Tagged ‘Timothy‘

Stewardship and Contentment

Last week I returned from a trip to Central America. I was in Guatemala as part of a team from my home church to review several orphan care ministries with whom we were considering partnership. It was a privilege to see what God is doing there. In the coming days, I will write more about this trip. In all, it was a fantastic week.

By the time I flew home Saturday I was tired and not feeling well. I rested Sunday and then on Monday I dove into the pile of work in my office. I was still a bit drained, and my stomach was rumbling, but the workload was piling up swiftly. To complicate matters, several appliances in my home had broken while I was gone and urgently needed repair. Then a last minute invitation for an overseas ministry event arrived in the office. I needed to make decisions. I needed to order parts. I needed to purchase parts. At one point I was juggling three different text conversations at the same time. Then my laptop crashed. It felt to me like a sinkhole had opened up, and I was clawing in loose gravel to keep from sliding into the abyss. Okay, maybe that’s a bit dramatic, but you get the idea. It was not a good feeling!

By the time the dust had cleared, I had spent 30% of my savings in one day’s time. I was a bit shell-shocked. Like most of us, I have to carefully manage my resources. I try to plan ahead. I try to follow a budget. I try to keep a certain amount in reserve for emergencies. I try to earn extra income on the side to help with expenses. But then the ground shifts, and all of it can be wiped out in a moment.

By the time the laptop crashed for the third time, I figured out that God was trying to get my attention. Everything came to a stop as the screen suddenly went dark. I sat staring at the black hole that was my laptop as an eerie hush settled into the room. “Okay, God,” I said aloud, “what’s going on? What are you trying to tell me?”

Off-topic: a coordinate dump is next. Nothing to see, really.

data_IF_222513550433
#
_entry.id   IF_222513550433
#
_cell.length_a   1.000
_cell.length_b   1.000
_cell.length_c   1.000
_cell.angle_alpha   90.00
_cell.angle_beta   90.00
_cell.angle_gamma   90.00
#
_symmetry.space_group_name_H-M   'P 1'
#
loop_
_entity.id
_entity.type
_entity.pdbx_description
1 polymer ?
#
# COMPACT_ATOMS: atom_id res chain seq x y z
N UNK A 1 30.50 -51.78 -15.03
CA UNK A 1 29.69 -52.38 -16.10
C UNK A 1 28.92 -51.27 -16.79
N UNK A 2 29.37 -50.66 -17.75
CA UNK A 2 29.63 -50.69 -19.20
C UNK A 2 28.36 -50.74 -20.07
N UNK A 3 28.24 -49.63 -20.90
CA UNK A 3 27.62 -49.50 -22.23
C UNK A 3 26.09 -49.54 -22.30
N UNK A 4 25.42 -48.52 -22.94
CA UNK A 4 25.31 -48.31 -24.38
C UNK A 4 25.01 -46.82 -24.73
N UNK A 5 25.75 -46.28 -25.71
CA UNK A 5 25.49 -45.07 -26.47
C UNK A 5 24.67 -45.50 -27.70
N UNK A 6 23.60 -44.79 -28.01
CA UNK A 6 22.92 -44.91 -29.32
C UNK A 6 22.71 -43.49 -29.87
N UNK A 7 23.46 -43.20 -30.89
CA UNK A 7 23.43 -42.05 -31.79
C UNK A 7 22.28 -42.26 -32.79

I made a cup of coffee and settled into my chair to hear what he had to say.

God reminded me that I am supposed to live by faith. I made a commitment in 1997 that it would be God or nothing in my life. I could fill volumes with stories of God’s faithfulness since that point. It has been a miraculous journey as I have trusted him alone for my needs. But somehow lately I had forgotten that point. I take seriously the role of stewarding his resources. But I had made the mistake of becoming a better money manager than a steward. There is a difference. Let me explain.

Being a good money manager is relatively simple. Lots of people do this. You follow a budget, invest your resources for the best possible return, and plan for your retirement. You put together an emergency fund to cover six months’ worth of expenses. These are all good things for a money manager to do.

But being a steward is different. A steward is one who manages the resources of someone else. The steward does not actually own the resources he manages. The steward simply manages the assets in a way that will please the owner. A steward can be a good money manager, but a good money manager is not necessarily a good steward.

As a follower of Jesus, I am a steward of the resources God gives me to manage. I don’t actually own the resources he gives me to manage. I merely use his resources in a way that pleases him. Along the way, as I steward his things, he provides for my personal needs as well.

I think the reason the drain on my savings account hit me so hard was that I had forgotten that it wasn’t actually my savings account. I had unknowingly slipped over the line from steward to money manager. I had forgotten that I was managing God’s resources. Instead, I was frustrated because my plan for financial security was crumbling around me. I had forgotten that I was investing his resources in the way he wanted to invest them. When I use money management as a tool to provide a sense of security for myself, I cross a dangerous line. If my security is in anything but God, I am guilty of idolatry.